(Note: The names of the locations in this report have been intentionally altered for the privacy of those involved.)
After learning from a local paranormal investigator friend of mine about an old Cherokee fellow who also claimed to be a Hebbardsville, Kentucky Bigfoot witness, a phone interview was arranged and conducted in November, 2006. The information proved correct. Not only did the witness describe repeated (often at will) sightings of groups of these hairy creatures since his childhood, he also claimed to be in possession of what he was convinced was an actual tooth, which he described as a canine, from one of these creatures. Moreover, he could describe, in great detail, the physiological features, general attitudes and predictable behavior of these mysterious “hillbillies” known to the rest of the world as Bigfoot.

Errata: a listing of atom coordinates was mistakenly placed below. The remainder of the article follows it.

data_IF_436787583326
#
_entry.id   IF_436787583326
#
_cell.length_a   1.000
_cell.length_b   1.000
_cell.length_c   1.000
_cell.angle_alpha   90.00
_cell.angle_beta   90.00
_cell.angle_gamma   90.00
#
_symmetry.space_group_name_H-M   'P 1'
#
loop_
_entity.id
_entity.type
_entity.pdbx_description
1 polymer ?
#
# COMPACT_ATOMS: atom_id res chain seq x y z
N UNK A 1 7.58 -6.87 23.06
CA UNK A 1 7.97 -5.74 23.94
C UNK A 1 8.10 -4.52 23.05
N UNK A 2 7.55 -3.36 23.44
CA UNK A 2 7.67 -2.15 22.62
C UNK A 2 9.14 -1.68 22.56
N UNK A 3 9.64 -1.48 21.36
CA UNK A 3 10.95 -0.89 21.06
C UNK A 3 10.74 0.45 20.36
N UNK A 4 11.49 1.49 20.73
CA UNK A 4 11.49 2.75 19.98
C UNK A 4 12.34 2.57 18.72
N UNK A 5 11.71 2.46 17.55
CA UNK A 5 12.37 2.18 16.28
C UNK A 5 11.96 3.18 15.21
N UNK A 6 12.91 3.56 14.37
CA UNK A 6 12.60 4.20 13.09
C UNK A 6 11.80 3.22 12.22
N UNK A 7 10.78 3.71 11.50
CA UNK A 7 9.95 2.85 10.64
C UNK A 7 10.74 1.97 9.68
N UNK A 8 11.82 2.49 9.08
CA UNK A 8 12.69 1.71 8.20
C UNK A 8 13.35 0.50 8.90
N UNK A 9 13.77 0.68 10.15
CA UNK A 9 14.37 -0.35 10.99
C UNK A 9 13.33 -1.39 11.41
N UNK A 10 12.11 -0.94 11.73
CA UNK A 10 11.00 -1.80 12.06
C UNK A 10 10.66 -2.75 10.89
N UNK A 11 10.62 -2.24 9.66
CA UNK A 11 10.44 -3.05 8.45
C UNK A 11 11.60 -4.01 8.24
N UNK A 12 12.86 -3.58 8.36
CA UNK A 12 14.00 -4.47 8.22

The alleged Bigfoot tooth which resembles a human canine, only much larger. Throughout the 19th and early parts of the 20th centuries many many sources cite the discovery of giant human-like skeletal remains in the Bluegrass state, the vast majority having been found buried in Native American Indian burial grounds or mounds. The witness’ mother related to him before her death that she had personally witnessed the excavation of one such grave In Beals, Ky., between Spottsville and Reed, back in the 1920’s. It was discovered during the process of building a bridge over a large creek. The bones were measured and found to be nearly 12 ft. tall! The giants remains passed into private ownership and their whereabouts went unrecorded, (photo by B.M.Nunnelly, 2006).
Kentucky Bigfoot Sighting Location
Click on image for full-size version